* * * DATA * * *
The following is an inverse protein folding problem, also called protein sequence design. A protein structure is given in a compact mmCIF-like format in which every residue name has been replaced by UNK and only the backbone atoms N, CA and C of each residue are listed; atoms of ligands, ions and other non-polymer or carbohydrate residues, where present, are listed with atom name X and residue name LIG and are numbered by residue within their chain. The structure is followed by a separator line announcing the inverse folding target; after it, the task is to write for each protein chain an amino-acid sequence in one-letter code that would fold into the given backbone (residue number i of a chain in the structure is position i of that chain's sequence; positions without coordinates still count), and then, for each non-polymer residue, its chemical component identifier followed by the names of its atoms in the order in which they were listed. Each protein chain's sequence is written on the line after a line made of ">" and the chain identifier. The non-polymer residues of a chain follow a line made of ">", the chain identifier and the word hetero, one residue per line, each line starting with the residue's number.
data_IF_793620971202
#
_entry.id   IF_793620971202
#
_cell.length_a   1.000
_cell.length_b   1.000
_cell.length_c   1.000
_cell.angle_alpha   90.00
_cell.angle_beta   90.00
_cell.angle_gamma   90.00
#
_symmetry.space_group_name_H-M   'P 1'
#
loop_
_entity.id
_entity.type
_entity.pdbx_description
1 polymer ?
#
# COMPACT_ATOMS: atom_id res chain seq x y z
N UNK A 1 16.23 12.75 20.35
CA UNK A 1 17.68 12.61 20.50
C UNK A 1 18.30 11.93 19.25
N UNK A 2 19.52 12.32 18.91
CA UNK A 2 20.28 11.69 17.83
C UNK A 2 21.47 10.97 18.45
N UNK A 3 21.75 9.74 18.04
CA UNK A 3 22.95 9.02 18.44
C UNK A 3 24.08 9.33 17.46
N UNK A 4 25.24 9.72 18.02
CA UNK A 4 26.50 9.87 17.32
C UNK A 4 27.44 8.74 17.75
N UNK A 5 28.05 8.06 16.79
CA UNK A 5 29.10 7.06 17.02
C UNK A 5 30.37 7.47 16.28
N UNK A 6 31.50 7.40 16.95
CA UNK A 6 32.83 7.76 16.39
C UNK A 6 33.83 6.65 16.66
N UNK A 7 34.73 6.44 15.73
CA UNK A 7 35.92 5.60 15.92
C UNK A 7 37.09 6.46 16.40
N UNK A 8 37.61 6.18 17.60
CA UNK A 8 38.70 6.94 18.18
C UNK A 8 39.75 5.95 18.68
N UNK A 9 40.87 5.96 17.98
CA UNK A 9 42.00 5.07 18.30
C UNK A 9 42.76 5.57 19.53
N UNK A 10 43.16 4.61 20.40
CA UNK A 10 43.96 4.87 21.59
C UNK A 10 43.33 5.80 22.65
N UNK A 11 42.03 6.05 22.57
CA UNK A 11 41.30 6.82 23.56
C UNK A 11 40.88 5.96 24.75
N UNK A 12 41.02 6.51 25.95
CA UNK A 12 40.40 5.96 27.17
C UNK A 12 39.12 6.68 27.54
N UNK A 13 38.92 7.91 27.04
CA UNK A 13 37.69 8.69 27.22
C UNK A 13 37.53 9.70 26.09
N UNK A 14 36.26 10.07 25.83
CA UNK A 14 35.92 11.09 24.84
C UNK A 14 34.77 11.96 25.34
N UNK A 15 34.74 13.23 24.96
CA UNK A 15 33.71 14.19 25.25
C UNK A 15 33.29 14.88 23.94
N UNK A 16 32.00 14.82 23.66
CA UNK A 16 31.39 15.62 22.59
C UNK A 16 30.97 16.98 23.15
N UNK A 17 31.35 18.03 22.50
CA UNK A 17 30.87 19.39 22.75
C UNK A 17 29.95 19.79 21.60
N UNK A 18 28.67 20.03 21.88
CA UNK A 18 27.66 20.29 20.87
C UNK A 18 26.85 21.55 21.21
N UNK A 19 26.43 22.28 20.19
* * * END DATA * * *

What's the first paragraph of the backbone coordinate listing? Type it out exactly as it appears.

The following is an inverse protein folding problem, also called protein sequence design. A protein structure is given in a compact mmCIF-like format in which every residue name has been replaced by UNK and only the backbone atoms N, CA and C of each residue are listed; atoms of ligands, ions and other non-polymer or carbohydrate residues, where present, are listed with atom name X and residue name LIG and are numbered by residue within their chain. The structure is followed by a separator line announcing the inverse folding target; after it, the task is to write for each protein chain an amino-acid sequence in one-letter code that would fold into the given backbone (residue number i of a chain in the structure is position i of that chain's sequence; positions without coordinates still count), and then, for each non-polymer residue, its chemical component identifier followed by the names of its atoms in the order in which they were listed. Each protein chain's sequence is written on the line after a line made of ">" and the chain identifier. The non-polymer residues of a chain follow a line made of ">", the chain identifier and the word hetero, one residue per line, each line starting with the residue's number.